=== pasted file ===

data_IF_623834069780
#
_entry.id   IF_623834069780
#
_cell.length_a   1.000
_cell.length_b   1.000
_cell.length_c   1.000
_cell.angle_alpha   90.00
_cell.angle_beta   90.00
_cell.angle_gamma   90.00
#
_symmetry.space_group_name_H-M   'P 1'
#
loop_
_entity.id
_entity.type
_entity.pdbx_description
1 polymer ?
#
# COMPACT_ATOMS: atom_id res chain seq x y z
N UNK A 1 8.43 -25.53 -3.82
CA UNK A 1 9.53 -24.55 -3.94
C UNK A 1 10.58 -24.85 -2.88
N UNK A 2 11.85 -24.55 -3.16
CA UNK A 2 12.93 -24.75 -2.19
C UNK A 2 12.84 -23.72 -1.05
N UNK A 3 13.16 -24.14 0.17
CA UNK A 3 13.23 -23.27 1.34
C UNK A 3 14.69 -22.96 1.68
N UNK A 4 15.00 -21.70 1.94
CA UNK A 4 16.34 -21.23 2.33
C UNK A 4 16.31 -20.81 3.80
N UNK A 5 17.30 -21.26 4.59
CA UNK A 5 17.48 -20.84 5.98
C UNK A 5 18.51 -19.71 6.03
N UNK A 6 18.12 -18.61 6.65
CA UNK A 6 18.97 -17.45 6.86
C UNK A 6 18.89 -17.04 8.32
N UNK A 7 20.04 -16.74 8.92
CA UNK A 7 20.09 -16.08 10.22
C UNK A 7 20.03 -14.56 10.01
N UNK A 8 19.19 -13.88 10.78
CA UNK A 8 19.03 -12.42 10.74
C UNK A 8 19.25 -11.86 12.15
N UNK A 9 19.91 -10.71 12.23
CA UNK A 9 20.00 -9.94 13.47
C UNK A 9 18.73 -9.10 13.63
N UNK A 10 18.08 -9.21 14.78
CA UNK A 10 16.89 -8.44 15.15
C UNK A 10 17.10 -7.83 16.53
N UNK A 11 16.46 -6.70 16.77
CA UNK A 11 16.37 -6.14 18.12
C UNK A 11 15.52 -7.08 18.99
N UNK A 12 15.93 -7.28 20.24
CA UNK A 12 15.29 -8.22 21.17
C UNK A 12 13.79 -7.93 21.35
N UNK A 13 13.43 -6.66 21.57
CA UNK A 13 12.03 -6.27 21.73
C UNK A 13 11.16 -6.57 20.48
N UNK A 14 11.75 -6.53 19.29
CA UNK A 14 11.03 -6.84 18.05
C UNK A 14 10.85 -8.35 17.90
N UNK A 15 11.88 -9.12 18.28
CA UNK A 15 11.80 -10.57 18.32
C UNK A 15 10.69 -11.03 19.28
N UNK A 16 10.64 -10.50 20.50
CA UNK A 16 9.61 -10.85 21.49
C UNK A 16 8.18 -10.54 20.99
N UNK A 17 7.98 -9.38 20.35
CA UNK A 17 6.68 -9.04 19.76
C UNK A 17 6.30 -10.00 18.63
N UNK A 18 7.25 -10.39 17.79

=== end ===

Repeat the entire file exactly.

data_IF_623834069780
#
_entry.id   IF_623834069780
#
_cell.length_a   1.000
_cell.length_b   1.000
_cell.length_c   1.000
_cell.angle_alpha   90.00
_cell.angle_beta   90.00
_cell.angle_gamma   90.00
#
_symmetry.space_group_name_H-M   'P 1'
#
loop_
_entity.id
_entity.type
_entity.pdbx_description
1 polymer ?
#
# COMPACT_ATOMS: atom_id res chain seq x y z
N UNK A 1 8.43 -25.53 -3.82
CA UNK A 1 9.53 -24.55 -3.94
C UNK A 1 10.58 -24.85 -2.88
N UNK A 2 11.85 -24.55 -3.16
CA UNK A 2 12.93 -24.75 -2.19
C UNK A 2 12.84 -23.72 -1.05
N UNK A 3 13.16 -24.14 0.17
CA UNK A 3 13.23 -23.27 1.34
C UNK A 3 14.69 -22.96 1.68
N UNK A 4 15.00 -21.70 1.94
CA UNK A 4 16.34 -21.23 2.33
C UNK A 4 16.31 -20.81 3.80
N UNK A 5 17.30 -21.26 4.59
CA UNK A 5 17.48 -20.84 5.98
C UNK A 5 18.51 -19.71 6.03
N UNK A 6 18.12 -18.61 6.65
CA UNK A 6 18.97 -17.45 6.86
C UNK A 6 18.89 -17.04 8.32
N UNK A 7 20.04 -16.74 8.92
CA UNK A 7 20.09 -16.08 10.22
C UNK A 7 20.03 -14.56 10.01
N UNK A 8 19.19 -13.88 10.78
CA UNK A 8 19.03 -12.42 10.74
C UNK A 8 19.25 -11.86 12.15
N UNK A 9 19.91 -10.71 12.23
CA UNK A 9 20.00 -9.94 13.47
C UNK A 9 18.73 -9.10 13.63
N UNK A 10 18.08 -9.21 14.78
CA UNK A 10 16.89 -8.44 15.15
C UNK A 10 17.10 -7.83 16.53
N UNK A 11 16.46 -6.70 16.77
CA UNK A 11 16.37 -6.14 18.12
C UNK A 11 15.52 -7.08 18.99
N UNK A 12 15.93 -7.28 20.24
CA UNK A 12 15.29 -8.22 21.17
C UNK A 12 13.79 -7.93 21.35
N UNK A 13 13.43 -6.66 21.57
CA UNK A 13 12.03 -6.27 21.73
C UNK A 13 11.16 -6.57 20.48
N UNK A 14 11.75 -6.53 19.29
CA UNK A 14 11.03 -6.84 18.05
C UNK A 14 10.85 -8.35 17.90
N UNK A 15 11.88 -9.12 18.28
CA UNK A 15 11.80 -10.57 18.32
C UNK A 15 10.69 -11.03 19.28
N UNK A 16 10.64 -10.50 20.50
CA UNK A 16 9.61 -10.85 21.49
C UNK A 16 8.18 -10.54 20.99
N UNK A 17 7.98 -9.38 20.35
CA UNK A 17 6.68 -9.04 19.76
C UNK A 17 6.30 -10.00 18.63
N UNK A 18 7.25 -10.39 17.79